Ontario anti-bullying bills too ambiguous on gay support groups: activists
The statement was made following a question by NDP MPP Peter Tabuns, who asked for clarity about whether students have the right to name support clubs “gay-straight alliances (GSA)" or if school administration can overrule that choice.
“These organizations have many names, but let’s be very clear about one thing: the supports will be in place,” Broten said. “The students put up their hands — if Bill 13 is passed, those supports will be in place for our students right across this province.”
The standing committee for social policy will reconvene May 15 to hear deputations on the Liberals' Accepting Schools Act (Bill 13) and the Progressive Conservatives' Bill 14, which will be merged before third reading.
Activists have warned that Bill 13 – at least in its current state – will not be enough to stop Catholic schools from denying students GSAs or groups with any other “queer-sounding” name.
Broten did not elaborate on how the government plans to enforce the law once it is implemented.
Casey Oraa, vice-chair of Queer Ontario (QO), says he is concerned the government is going to allow students to fight this battle in the courts. QO submitted recommendations to the committee to make the language surrounding GSAs explicitly clear.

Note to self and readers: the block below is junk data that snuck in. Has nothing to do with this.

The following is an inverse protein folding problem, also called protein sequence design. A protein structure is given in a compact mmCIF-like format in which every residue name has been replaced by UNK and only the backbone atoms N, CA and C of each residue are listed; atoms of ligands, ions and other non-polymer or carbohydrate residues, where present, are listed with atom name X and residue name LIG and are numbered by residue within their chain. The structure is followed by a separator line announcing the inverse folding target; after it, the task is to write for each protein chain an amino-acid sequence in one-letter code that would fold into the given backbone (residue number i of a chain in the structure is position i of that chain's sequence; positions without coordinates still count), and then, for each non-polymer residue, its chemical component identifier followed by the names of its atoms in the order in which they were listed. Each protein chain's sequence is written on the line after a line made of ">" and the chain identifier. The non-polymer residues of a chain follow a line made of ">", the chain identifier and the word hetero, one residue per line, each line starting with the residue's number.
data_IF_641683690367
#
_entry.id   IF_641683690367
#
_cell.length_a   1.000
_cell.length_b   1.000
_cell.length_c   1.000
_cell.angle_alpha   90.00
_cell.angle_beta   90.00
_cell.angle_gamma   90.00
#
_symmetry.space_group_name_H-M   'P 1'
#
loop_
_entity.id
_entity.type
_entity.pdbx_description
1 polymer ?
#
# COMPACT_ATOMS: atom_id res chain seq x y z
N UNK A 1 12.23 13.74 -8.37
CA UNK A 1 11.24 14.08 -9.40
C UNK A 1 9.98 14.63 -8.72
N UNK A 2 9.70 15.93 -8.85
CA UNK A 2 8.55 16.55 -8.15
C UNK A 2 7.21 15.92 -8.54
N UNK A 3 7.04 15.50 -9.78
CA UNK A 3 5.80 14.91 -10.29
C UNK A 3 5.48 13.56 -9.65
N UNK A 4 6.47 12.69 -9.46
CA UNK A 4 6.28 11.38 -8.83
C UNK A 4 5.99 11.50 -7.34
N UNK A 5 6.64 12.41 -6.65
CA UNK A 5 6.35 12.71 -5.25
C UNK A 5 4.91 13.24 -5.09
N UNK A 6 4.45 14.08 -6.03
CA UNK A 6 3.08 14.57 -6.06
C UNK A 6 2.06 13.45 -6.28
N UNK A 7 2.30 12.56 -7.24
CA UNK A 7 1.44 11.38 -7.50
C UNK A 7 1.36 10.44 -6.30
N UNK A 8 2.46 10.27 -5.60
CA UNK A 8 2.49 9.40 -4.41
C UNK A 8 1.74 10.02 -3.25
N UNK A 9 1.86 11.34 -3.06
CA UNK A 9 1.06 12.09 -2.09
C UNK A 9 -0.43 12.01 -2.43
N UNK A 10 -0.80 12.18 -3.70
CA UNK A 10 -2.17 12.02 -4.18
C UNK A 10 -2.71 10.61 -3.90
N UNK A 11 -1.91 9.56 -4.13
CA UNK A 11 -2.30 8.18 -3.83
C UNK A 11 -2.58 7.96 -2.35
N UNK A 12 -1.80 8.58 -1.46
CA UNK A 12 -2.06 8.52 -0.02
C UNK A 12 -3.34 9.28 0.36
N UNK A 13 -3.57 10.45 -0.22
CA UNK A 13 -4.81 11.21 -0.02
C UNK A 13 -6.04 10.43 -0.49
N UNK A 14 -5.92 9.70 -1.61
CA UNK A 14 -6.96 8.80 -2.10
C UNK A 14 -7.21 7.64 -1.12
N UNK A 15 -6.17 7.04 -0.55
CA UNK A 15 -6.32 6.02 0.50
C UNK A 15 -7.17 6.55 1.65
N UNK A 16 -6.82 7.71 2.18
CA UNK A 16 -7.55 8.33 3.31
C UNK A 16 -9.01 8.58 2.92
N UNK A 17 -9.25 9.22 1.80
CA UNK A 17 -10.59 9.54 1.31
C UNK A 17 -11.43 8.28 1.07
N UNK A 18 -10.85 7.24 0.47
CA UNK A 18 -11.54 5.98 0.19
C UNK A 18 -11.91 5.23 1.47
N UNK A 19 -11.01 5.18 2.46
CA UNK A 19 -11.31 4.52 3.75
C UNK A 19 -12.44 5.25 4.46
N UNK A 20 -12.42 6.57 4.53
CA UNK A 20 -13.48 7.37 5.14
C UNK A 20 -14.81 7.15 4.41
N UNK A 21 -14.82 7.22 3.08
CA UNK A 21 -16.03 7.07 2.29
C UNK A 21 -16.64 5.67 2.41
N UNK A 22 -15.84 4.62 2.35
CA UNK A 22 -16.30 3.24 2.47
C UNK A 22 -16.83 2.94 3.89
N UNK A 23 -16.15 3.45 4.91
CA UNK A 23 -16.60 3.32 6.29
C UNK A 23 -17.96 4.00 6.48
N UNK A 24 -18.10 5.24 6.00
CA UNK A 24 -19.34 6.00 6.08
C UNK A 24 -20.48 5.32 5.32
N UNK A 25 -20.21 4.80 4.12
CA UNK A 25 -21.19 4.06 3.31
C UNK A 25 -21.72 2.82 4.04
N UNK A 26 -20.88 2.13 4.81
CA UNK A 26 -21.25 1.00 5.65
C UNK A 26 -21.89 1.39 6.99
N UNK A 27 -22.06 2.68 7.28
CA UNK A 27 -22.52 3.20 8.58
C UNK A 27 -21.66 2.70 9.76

“We are looking for clear language,” Oraa told Xtra. “What the government is proposing is far too vague. It needs to be clear and concise language that states youth can name the group whatever they want.”
Liberal MPP Glen Murray, who has taken to Twitter to debate the issue with activists, tweeted, “The GSA Coalition has a strategy. Let's support it.”
Doug Elliott, lawyer for the Ontario GSA Coalition, told Xtra that the language around GSAs will not be changed because the government is worried it risks a court challenge.
“The government has been told that this is as far as you can go without risking the Catholic school boards bringing their own lawsuits against the government of Ontario, and the government of Ontario being put in a difficult position where they may not be able to defend the rights of Catholic school boards,” Elliott told Xtra May 13.
Elliott says that after the legislation is passed, he fully expects the issue to end up in the courts if Catholic schools continue to ban GSAs.
On May 15, Murray tweeted, “[The legislation] will likely end up in the courts. The laws are written to survive court challenges and uphold a student's right to name their group.”
During committee hearings on May 14 groups spoke for and against Bill 13. Student activists Leanne Iskander and Christopher Mckerracher, who have repeatedly been denied a GSA at St Joseph Catholic Secondary School in Mississauga, stressed the importance of giving students the right to choose the name.
“We are still pushing to call our group a gay-straight alliance,” Iskander told the committee. “That’s important to not only signify what the group is, but also that our school is accepting of queer students.”